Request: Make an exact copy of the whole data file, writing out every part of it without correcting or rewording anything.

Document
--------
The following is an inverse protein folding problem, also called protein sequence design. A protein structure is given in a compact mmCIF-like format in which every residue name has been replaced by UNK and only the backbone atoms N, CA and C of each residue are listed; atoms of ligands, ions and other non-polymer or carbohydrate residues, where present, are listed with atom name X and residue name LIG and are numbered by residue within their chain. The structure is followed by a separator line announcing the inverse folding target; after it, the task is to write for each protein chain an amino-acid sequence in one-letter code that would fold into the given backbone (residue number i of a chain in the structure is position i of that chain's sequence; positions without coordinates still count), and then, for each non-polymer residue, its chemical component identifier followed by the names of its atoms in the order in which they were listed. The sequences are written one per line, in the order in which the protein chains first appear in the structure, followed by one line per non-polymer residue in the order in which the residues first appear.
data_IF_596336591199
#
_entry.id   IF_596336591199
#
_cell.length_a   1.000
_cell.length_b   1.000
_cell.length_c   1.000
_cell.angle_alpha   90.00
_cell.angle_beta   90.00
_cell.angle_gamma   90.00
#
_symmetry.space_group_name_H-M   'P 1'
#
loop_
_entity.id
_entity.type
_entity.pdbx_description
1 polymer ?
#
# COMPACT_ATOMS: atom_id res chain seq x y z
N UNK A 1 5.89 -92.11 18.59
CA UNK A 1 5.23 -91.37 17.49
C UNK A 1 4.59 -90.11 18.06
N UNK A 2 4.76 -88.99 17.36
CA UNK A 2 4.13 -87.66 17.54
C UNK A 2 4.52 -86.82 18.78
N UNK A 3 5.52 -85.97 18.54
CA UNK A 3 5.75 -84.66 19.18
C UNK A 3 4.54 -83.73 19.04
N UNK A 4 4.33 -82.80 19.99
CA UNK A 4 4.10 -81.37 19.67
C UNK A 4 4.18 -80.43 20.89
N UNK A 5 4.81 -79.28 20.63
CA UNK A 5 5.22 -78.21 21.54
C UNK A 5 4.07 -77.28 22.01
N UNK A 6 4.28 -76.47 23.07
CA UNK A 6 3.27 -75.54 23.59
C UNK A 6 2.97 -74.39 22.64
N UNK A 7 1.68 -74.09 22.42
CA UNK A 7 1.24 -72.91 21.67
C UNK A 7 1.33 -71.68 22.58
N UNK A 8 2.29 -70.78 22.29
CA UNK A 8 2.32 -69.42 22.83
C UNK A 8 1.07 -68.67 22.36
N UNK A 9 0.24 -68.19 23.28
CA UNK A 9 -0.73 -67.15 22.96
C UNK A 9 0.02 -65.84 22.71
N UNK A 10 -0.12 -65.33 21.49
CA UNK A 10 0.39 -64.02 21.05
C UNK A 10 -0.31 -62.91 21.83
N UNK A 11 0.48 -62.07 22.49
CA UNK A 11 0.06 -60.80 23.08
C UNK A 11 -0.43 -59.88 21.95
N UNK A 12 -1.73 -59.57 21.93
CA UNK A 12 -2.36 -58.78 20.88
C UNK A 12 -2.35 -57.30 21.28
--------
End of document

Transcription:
The following is an inverse protein folding problem, also called protein sequence design. A protein structure is given in a compact mmCIF-like format in which every residue name has been replaced by UNK and only the backbone atoms N, CA and C of each residue are listed; atoms of ligands, ions and other non-polymer or carbohydrate residues, where present, are listed with atom name X and residue name LIG and are numbered by residue within their chain. The structure is followed by a separator line announcing the inverse folding target; after it, the task is to write for each protein chain an amino-acid sequence in one-letter code that would fold into the given backbone (residue number i of a chain in the structure is position i of that chain's sequence; positions without coordinates still count), and then, for each non-polymer residue, its chemical component identifier followed by the names of its atoms in the order in which they were listed. The sequences are written one per line, in the order in which the protein chains first appear in the structure, followed by one line per non-polymer residue in the order in which the residues first appear.
data_IF_596336591199
#
_entry.id   IF_596336591199
#
_cell.length_a   1.000
_cell.length_b   1.000
_cell.length_c   1.000
_cell.angle_alpha   90.00
_cell.angle_beta   90.00
_cell.angle_gamma   90.00
#
_symmetry.space_group_name_H-M   'P 1'
#
loop_
_entity.id
_entity.type
_entity.pdbx_description
1 polymer ?
#
# COMPACT_ATOMS: atom_id res chain seq x y z
N UNK A 1 5.89 -92.11 18.59
CA UNK A 1 5.23 -91.37 17.49
C UNK A 1 4.59 -90.11 18.06
N UNK A 2 4.76 -88.99 17.36
CA UNK A 2 4.13 -87.66 17.54
C UNK A 2 4.52 -86.82 18.78
N UNK A 3 5.52 -85.97 18.54
CA UNK A 3 5.75 -84.66 19.18
C UNK A 3 4.54 -83.73 19.04
N UNK A 4 4.33 -82.80 19.99
CA UNK A 4 4.10 -81.37 19.67
C UNK A 4 4.18 -80.43 20.89
N UNK A 5 4.81 -79.28 20.63
CA UNK A 5 5.22 -78.21 21.54
C UNK A 5 4.07 -77.28 22.01
N UNK A 6 4.28 -76.47 23.07
CA UNK A 6 3.27 -75.54 23.59
C UNK A 6 2.97 -74.39 22.64
N UNK A 7 1.68 -74.09 22.42
CA UNK A 7 1.24 -72.91 21.67
C UNK A 7 1.33 -71.68 22.58
N UNK A 8 2.29 -70.78 22.29
CA UNK A 8 2.32 -69.42 22.83
C UNK A 8 1.07 -68.67 22.36
N UNK A 9 0.24 -68.19 23.28
CA UNK A 9 -0.73 -67.15 22.96
C UNK A 9 0.02 -65.84 22.71
N UNK A 10 -0.12 -65.33 21.49
CA UNK A 10 0.39 -64.02 21.05
C UNK A 10 -0.31 -62.91 21.83
N UNK A 11 0.48 -62.07 22.49
CA UNK A 11 0.06 -60.80 23.08
C UNK A 11 -0.43 -59.88 21.95
N UNK A 12 -1.73 -59.57 21.93
CA UNK A 12 -2.36 -58.78 20.88
C UNK A 12 -2.35 -57.30 21.28